Lauren Greenfield on bling, shopping and the American Dream
In a new video clip, the award-winning photographer says feelings of inadequacy turn us into avid consumers
Lauren Greenfield is photographer, not an anthropologist, but she did take social sciences courses while a student at Harvard, and her pictures are never entirely free from earlier interests.
Her book Generation Wealth contains images of French aristocrats, LA rap stars, successful Vegas showgirls, and plenty of people who would like to emulate those lifestyles. However, it also includes contributions from people such as Chris Hedges, the Princeton University lecturer, who has a thing or two to say about the American Dream.
“People don’t dream in modest terms anymore,” Hodges says in the book. “They all want to live in Mar-a-Lago with Donald Trump.” Of course, we can’t all do that, even if some elements within the popular media suggest otherwise. In his Generation Wealth interview, Hodges argues that television in particular tells us “we can have this fictitious lifestyle. This is the lie that bombards people and fuels a sense of inadequacy,” he goes on. "Consumer society fosters anxieties, it promises to solve those anxieties, and then after it’s sold you this suit or that car, there’s a new anxiety.”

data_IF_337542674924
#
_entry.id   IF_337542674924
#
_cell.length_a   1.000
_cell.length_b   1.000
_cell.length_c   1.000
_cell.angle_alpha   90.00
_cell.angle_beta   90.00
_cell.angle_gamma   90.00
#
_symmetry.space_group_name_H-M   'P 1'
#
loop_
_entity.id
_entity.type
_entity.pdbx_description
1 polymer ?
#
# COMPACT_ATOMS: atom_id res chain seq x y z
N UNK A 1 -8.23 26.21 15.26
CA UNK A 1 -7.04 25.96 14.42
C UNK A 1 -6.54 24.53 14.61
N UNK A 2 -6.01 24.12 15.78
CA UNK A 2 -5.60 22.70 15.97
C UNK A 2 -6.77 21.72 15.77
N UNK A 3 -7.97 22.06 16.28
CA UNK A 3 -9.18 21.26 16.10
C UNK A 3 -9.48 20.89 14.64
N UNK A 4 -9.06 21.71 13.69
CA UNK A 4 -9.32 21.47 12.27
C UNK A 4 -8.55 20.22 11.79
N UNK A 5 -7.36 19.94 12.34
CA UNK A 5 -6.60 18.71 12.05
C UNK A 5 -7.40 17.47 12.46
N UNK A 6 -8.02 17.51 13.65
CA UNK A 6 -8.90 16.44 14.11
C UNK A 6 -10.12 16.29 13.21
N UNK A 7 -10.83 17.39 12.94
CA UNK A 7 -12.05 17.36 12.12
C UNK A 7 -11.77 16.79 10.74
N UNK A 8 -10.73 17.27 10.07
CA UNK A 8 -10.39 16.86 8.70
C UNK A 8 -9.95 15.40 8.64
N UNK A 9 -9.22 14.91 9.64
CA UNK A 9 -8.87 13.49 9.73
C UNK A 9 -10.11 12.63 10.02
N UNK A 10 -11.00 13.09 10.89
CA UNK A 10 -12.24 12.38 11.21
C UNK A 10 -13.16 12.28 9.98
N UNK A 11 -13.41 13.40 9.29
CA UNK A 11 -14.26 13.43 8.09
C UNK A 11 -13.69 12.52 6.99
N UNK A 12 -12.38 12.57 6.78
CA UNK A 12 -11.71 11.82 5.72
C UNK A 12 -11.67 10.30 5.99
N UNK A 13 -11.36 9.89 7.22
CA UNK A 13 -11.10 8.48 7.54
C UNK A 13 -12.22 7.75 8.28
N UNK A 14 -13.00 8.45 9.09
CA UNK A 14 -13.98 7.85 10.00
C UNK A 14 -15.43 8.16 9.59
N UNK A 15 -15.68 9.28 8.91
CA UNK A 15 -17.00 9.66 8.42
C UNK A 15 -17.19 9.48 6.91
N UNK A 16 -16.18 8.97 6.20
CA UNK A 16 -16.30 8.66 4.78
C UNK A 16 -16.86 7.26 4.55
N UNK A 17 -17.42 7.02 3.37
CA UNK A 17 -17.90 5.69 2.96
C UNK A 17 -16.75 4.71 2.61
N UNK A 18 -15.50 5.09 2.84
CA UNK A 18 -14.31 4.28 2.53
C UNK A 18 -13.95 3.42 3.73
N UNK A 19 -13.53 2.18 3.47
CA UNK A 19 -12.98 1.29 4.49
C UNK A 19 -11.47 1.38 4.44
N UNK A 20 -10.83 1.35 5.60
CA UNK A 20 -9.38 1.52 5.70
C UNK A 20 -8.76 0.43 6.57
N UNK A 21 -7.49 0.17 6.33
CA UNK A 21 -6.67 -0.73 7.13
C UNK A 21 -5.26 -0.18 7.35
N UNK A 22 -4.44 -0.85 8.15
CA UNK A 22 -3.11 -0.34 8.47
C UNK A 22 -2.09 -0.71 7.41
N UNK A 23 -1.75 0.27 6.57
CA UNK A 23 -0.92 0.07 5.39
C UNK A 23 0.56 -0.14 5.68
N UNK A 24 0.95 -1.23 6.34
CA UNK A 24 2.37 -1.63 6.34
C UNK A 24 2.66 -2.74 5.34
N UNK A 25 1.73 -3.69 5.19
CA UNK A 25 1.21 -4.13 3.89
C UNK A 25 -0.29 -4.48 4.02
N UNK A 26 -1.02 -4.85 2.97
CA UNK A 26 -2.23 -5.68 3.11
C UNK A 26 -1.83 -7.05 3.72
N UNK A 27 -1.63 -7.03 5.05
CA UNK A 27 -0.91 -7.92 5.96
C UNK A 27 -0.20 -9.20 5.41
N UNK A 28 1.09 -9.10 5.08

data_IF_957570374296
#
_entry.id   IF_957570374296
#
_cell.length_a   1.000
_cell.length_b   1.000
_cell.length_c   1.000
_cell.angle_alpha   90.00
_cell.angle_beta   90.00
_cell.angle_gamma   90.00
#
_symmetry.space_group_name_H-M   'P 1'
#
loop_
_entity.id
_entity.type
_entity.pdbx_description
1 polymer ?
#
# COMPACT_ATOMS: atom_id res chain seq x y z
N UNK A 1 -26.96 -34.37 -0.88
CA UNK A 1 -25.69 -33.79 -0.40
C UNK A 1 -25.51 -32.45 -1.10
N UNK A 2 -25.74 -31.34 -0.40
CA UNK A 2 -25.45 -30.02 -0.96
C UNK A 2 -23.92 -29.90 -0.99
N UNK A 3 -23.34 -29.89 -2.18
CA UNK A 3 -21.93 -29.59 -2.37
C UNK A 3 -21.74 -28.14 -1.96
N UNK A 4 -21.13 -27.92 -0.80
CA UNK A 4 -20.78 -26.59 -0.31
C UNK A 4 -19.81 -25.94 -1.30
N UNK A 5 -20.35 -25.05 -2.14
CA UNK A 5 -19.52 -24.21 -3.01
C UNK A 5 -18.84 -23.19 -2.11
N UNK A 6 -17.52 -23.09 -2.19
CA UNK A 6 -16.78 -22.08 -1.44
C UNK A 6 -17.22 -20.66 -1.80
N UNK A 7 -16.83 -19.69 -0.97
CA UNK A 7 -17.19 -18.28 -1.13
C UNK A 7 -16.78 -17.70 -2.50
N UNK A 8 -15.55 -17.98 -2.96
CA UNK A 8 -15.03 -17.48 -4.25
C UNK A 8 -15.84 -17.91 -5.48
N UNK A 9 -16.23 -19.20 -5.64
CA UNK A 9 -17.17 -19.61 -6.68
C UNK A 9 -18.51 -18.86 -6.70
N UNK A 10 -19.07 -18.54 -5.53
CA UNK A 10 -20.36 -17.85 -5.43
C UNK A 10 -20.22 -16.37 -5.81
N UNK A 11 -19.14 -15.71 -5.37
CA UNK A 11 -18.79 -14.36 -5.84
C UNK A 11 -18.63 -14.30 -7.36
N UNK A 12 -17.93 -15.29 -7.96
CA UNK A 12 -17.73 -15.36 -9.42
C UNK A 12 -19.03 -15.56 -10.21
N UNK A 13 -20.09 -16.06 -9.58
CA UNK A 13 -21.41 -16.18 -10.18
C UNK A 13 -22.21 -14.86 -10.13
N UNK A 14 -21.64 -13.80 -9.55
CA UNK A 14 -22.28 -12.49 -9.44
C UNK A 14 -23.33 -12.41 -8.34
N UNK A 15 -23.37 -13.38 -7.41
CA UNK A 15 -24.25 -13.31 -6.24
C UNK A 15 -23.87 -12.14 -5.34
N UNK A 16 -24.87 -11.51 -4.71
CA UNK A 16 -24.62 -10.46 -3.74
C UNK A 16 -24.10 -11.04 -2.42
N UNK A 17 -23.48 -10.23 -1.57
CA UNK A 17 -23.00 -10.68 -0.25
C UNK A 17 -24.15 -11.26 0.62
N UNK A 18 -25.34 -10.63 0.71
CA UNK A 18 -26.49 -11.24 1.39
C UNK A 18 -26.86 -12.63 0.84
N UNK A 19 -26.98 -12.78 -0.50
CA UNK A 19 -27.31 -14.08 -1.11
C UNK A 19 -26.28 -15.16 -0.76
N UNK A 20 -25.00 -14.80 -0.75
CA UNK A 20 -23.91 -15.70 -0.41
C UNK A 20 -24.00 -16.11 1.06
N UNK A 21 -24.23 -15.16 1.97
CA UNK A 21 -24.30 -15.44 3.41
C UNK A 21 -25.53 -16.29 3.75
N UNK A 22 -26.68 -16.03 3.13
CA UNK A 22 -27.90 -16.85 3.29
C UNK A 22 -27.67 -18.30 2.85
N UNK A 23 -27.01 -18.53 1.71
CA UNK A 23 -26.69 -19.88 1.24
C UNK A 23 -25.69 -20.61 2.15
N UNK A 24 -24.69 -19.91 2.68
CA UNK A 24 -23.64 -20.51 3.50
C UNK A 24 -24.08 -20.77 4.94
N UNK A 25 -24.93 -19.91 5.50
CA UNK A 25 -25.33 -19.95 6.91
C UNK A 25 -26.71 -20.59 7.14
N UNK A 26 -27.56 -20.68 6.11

Now Greenfield has made a little (online) TV of her own, to address these same misgivings. In the clip, made for the pioneering new online studio, Topic and animated by the LA illustrator Lena Green, Greenfield explains why, in her view, “the American Dream has changed, from values of hard work and discipline and frugality to values of bling and celebrity and narcissism.”
Some of Greenfield’s earliest pictures were shot in Los Angeles in the 1990s, and feature high-school kids (including a young Kim Kardashian). Greenfield remembers asking some of her younger subjects what they wanted to do when they grew up. The most common answer was “rich and famous”, which as she points out in the video, “is not a job.”
Plenty of the girls also placed a lot of emphasis on personal beauty as a route to fame and fortune, though, as Greenfield extended her work beyond her immediate surrounds, she saw similar ambitions among the poor, the very young, and in other countries, where the American Dream was finding its way into their culture too.
When these dreams fail, people in Greenfield’s pictures didn’t always blame these unrealistic ambitions; many found fault with themselves, seeing themselves as inadequate. And, as Greenfield says, “if you tell people they’re not good enough, then they become avid consumers.”
It’s a neat argument, boiled down into a fun, three-minute clip. Watch the whole thing here and for a deeper meditation on the influence of affluence order a copy of Generation Wealth here.